Four Texas social media influencers have been indicted by a federal grand jury for their alleged participation in a $114 million securities fraud scheme.
The four men are part of a group of eight influencers who have all been charged with conspiracy to commit securities fraud for a long-running, social media-based “pump and dump” scheme, according to the Department of Justice.
Court documents allege that the group used its extensive social media presence on Twitter and Discord to hype interest in specific securities by posting misleading and outright false information to “pump” the prices of those securities. The men are accused of concealing their intent to later “dump” their shares by selling them at artificially inflated prices.
According to the documents, Edward Constantinescu, aka Constantin, 38, of Montgomery, Texas; Perry “PJ” Matlock, 38, of The Woodlands, Texas; John Rybarczyk, 32, of Spring, Texas; Gary Deel, 28, of Beverly Hills, California; Stefan Hrvatin, 35, of Miami, Florida; Tom Cooperman, 34, of Beverly Hills, California; Mitchell Hennessey, 23, of Hoboken, New Jersey; and, Dan Knight, 23, of Houston, Texas, allegedly engaged in the scheme.
DOJ officials estimate the men profited approximately $114 million from the scheme from January 2020 to April 2022.
“Securities fraud victimizes innocent investors and undermines the integrity of our public markets,” said Assistant Attorney General Kenneth Polite Jr. of the Justice Department’s Criminal Division.
According to the indictment, the defendants allegedly used the following aliases on Twitter and Discord to perpetuate the scheme:
|Defendant||Twitter Handle||Discord Handle|
|Edward Constantinescu||@MrZackMorris||Zack Morris#0001|
|Perry “PJ” Matlock||@PJ_Matlock||PJ Matlock#0001|
|Gary Deel||@notoriousalerts||Mystic Mac🍀#7345|
|Stefan Hrvatin||@LadeBackk||Lade Backk#6083|
|Tom Cooperman||@ohheytommy||TOMMY COOPS #5323|
|Daniel Knight||@DipDeity||Dan, Deity of Dips#8114|
The group had more than 1.5 million followers on Twitter to whom they allegedly disseminated false and misleading information about the securities that they pumped and dumped as part of the charged scheme, according to the indictment.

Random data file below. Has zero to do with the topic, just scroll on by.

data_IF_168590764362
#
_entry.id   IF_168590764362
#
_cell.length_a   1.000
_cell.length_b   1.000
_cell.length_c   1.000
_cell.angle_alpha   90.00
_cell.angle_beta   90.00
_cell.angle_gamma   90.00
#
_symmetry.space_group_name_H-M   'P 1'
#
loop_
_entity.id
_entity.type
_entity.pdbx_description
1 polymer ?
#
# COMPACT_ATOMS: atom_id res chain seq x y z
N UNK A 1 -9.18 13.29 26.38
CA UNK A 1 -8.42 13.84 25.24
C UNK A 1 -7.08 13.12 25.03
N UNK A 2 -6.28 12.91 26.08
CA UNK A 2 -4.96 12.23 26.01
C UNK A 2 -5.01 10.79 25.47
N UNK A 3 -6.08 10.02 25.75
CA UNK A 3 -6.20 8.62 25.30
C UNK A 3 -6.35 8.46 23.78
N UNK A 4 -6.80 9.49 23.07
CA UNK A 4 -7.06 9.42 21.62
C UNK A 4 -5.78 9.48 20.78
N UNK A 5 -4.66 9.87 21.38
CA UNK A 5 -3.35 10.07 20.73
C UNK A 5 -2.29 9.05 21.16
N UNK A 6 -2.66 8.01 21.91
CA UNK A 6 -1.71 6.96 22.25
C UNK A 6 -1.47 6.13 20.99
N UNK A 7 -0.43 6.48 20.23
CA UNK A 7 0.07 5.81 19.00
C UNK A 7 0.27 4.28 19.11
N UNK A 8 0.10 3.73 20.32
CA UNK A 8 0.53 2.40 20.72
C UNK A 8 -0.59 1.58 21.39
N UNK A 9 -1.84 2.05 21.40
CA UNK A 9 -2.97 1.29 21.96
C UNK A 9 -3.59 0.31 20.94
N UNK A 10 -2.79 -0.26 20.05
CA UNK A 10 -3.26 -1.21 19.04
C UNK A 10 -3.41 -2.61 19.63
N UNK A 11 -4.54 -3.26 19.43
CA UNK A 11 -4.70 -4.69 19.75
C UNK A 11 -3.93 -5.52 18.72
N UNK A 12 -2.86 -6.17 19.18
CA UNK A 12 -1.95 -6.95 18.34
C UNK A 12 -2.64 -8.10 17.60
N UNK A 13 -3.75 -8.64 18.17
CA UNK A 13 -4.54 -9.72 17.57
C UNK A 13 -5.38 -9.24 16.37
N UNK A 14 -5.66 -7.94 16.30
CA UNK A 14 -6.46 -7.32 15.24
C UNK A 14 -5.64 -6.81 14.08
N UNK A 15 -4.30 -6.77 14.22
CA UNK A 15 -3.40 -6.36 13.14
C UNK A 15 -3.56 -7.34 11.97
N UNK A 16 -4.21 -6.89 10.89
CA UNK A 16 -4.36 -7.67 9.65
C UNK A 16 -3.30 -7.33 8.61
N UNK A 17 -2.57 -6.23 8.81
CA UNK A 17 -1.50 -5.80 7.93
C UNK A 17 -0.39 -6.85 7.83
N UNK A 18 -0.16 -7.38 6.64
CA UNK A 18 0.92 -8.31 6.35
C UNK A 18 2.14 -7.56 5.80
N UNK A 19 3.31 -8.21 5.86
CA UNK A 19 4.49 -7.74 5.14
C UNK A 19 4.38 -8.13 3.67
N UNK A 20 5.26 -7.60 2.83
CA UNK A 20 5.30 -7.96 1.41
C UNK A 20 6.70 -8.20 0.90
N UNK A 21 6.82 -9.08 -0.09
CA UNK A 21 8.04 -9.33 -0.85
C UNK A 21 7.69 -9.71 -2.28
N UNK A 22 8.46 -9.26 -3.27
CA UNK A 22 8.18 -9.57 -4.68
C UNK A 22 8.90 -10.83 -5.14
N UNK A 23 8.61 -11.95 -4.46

All the defendants are charged with one count of conspiracy to commit securities fraud.
“As these charges demonstrate, the department will continue to prosecute those who defraud investors by spreading false and misleading information, including over social media, to line their own pockets,” said Polite Jr.
If convicted, each defendant faces a maximum penalty of 25 years in prison for conspiracy to commit securities fraud and each charged count of securities fraud, DOJ officials said in a press release.
Constantinescu also faces a maximum penalty of 10 years in prison if convicted of engaging in unlawful monetary transactions.
“Financial crimes like securities fraud may not be violent, but they certainly are not victimless,” said Special Agent in Charge James Smith. “As the lead agency investigating corporate fraud, the FBI was able to uncover their alleged manipulative activity and expose their coordinated pattern of securities fraud.”
The defendants made their initial court appearances Tuesday.
If you believe you are a victim in this case, please contact the Fraud Section’s Victim Witness Unit toll-free at (888) 549-3945 or by email at email@example.com.